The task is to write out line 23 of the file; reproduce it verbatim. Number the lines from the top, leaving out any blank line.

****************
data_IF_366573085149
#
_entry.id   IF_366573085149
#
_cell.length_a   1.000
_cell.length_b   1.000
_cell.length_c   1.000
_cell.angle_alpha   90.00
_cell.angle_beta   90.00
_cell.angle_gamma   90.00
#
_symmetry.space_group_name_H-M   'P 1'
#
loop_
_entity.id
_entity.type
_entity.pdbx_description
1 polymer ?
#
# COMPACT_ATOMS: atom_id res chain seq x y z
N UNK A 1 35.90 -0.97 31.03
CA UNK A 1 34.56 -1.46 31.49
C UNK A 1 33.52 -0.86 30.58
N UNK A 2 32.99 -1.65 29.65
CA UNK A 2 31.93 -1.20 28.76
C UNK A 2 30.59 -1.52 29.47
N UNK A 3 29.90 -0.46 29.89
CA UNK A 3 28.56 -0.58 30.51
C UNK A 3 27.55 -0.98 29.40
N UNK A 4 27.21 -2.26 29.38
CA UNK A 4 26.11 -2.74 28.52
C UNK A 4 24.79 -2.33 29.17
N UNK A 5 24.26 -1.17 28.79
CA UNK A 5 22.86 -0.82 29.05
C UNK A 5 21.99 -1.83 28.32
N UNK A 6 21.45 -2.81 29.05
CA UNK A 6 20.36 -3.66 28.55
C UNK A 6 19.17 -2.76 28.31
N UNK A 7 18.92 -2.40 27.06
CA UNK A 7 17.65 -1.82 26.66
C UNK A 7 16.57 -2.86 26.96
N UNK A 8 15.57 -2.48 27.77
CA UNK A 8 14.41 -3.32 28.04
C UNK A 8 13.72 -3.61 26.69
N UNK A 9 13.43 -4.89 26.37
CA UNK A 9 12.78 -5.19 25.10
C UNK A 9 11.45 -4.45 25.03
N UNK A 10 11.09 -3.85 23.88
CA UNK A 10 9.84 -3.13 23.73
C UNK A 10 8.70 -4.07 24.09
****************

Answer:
C UNK A 1 33.52 -0.86 30.58